The single trial involving 617 women that had compared a two-hour versus a three-hour action line on the partogram found no difference between the groups in caesarean section rates (RR 0.78; 95% CI 0.51–1.18) or any other maternal or neonatal outcomes. However, women in the two-hour action line group were less likely to report a negative experience of childbirth compared with those in the three-hour action line group (RR 0.49; 95% CI 0.27–0.90).

Another single trial, involving 613 women, had compared a three-hour versus a four-hour action line on the partogram. In this trial the caesarean section rate was higher in the three-hour action line group compared with the four-hour line group and the difference was statistically significant (RR 1.70; 95% CI 1.07–2.70). In this case too, there were no differences between the groups in any of the other maternal or neonatal outcomes.

One trial, involving 694 women, had compared the effects of use of a partogram with only an alert line versus one with an alert and action line. Carried out in an under-resourced setting, this trial reported a lower caesarean section rate in the only alert line group (RR 0.68; 95% CI 0.50–0.93). There were no differences between the groups in any of the other maternal or neonatal outcomes.

To examine the effect of early or late intervention in well-resourced and under-resourced settings, the authors pooled results from three trials (two trials that had compared two- and four-hour action lines in a well-resourced setting and one trial in an under-resourced setting that had compared partograms with only the alert line versus partograms with both alert and action lines. The pooling of data failed to show any differences between the groups in terms of caesarean section rate, Apgar score or instrumental delivery.

4. DISCUSSION

4.1 Applicability of results

The authors of the review state that, based on available evidence, "we cannot recommend routine use of the partogram as part of standard labour management and care", although they acknowledge that the "partograms may be useful in settings with poorer access to healthcare resources".

Only two of the six trials included in the review were conducted in under-resourced settings (Mexico and South Africa). Also, overall, data for each comparison were generally limited. Hence, it is not advisable to recommend any change in the current routine use of partogram or use of a specific type of partogram.

4.2 Implementation of the intervention

In under-resourced settings, prolonged labour and delay in decision-making are important causes of adverse obstetric outcomes. Owing to resource constraints in such settings, it is usually not possible to monitor each woman continuously throughout the duration of labour. In such settings, the partogram serves a simple and inexpensive tool to monitor labour in a cost-effective way. One case–control study from Pakistan found the partogram to reduce the frequency of prolonged labour, augmented labour, postpartum hemorrhage, ruptured uterus, puerperal sepsis perinatal and maternal morbidity and mortality (9). The present review does not provide conclusive evidence to change established practice in under-resourced settings.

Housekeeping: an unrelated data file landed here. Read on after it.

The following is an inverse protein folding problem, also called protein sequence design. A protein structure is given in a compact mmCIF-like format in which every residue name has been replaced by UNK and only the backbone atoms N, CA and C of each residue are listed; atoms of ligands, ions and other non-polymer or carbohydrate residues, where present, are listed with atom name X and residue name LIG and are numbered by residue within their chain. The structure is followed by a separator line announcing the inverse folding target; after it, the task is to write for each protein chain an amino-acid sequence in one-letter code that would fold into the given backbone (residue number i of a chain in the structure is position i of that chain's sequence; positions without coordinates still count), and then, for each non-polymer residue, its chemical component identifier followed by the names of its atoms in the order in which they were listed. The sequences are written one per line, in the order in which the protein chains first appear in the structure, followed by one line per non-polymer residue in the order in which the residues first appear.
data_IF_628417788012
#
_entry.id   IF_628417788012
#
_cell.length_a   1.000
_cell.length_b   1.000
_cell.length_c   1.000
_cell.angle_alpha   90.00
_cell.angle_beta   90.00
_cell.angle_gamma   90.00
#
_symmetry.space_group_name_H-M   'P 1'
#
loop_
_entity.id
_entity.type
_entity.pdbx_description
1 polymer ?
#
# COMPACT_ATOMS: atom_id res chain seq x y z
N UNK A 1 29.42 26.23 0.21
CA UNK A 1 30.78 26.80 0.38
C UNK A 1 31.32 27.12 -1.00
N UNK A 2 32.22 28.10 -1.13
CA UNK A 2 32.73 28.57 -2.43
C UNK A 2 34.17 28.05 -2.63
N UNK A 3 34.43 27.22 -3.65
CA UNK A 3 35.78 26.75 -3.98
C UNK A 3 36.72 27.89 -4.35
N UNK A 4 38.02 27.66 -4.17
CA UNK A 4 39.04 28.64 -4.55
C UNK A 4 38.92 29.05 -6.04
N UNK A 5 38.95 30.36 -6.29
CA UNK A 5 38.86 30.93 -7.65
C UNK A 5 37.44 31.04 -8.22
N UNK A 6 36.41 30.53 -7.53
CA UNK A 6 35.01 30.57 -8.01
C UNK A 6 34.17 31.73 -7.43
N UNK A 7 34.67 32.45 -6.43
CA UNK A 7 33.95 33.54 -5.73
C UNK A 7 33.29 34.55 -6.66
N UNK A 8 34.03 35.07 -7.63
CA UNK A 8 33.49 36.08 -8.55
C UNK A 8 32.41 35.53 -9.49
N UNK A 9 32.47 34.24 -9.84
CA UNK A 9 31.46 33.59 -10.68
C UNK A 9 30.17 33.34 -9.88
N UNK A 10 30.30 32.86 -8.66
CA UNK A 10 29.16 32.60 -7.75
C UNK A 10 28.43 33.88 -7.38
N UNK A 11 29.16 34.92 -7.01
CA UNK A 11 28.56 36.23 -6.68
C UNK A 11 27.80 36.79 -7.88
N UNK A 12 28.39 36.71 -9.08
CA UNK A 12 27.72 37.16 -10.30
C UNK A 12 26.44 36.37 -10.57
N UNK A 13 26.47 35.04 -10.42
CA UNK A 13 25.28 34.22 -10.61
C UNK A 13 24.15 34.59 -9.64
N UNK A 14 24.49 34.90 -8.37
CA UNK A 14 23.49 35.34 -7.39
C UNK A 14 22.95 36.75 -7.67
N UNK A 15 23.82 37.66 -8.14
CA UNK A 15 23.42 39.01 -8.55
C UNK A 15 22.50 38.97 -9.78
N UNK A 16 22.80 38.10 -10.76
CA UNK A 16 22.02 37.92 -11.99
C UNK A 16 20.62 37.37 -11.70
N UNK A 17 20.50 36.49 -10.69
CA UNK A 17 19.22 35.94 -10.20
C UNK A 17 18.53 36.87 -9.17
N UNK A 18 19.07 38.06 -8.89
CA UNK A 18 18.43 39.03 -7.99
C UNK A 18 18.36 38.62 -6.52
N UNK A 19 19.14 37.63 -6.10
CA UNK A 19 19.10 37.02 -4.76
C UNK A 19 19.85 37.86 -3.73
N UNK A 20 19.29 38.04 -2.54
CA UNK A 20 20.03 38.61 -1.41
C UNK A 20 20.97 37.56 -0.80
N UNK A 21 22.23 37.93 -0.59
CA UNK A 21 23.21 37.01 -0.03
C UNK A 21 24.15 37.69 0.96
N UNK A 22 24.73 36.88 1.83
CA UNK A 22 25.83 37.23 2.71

4.3 Implication for research

There is a need to conduct large multicentre randomized trials using a uniform labour ward protocol, especially in under-resourced settings. Stratification of participants according to parity, previous obstetrical outcome, and associated high-risk factor should be done in the new trials. In further research, women' satisfaction and obstetrician or birth attendant’s experience with the use of the partogram should also be studied.

Source of support: All India Institute of Medical Sciences, New Delhi (India).

Acknowledgement: Prof Suneeta Mittal and Dr Neeta Singh for their technical advice and Mr Jitendra Khanna for editing the commentary.

References

  • Zupan J. Perinatal Mortality in Developing Countries. New England Journal of Medicine 2005; 352:2047-2048.
  • Maternal mortality in 2005: estimates developed by WHO, UNICEF, UNFPA and the World Bank. Geneva: World Health Organization; 2007.
  • Friedman E. Graphic analysis of labour. American Journal of Obstetrics and Gynecology 1954;68:1568-75.
  • Philpott RH, Castle WM. Cervicographs in the management of labour in primigravidae. Journal of Obstetrics and Gynaecology of the British Commonwealth 1972;79:592-598.
  • WHO. World Health Organization partograph in management of labour. The Lancet 1994; 343:1399-1404.
  • Walraven GE. WHO partograph. The Lancet 1994;344:617.
  • Lavender T, Malcolmson L. Is the partogram a help or a hindrance? The Practising Midwife 1999;2:23-27.
  • Lavender T, Hart A, Symth RMD. Effect of partogram use on outcomes for women in spontaneous labour at term. Cochrane Database of systemic Review 2008, issue 4. Art No.:CD005461. DOI 10.1002/14651858. CD 005461.pub 2
  • Javed I, Bhutta S, Shoaib T. Role of partogram in preventing prolonged labour. Journal of the Pakistan Medical Association 2007;57(8): 408-411.

This document should be cited as: Soni BL. Effect of partogram use on outcomes for women in spontaneous labour at term: RHL commentary (last revised: 1 June 2009). The WHO Reproductive Health Library; Geneva: World Health Organization.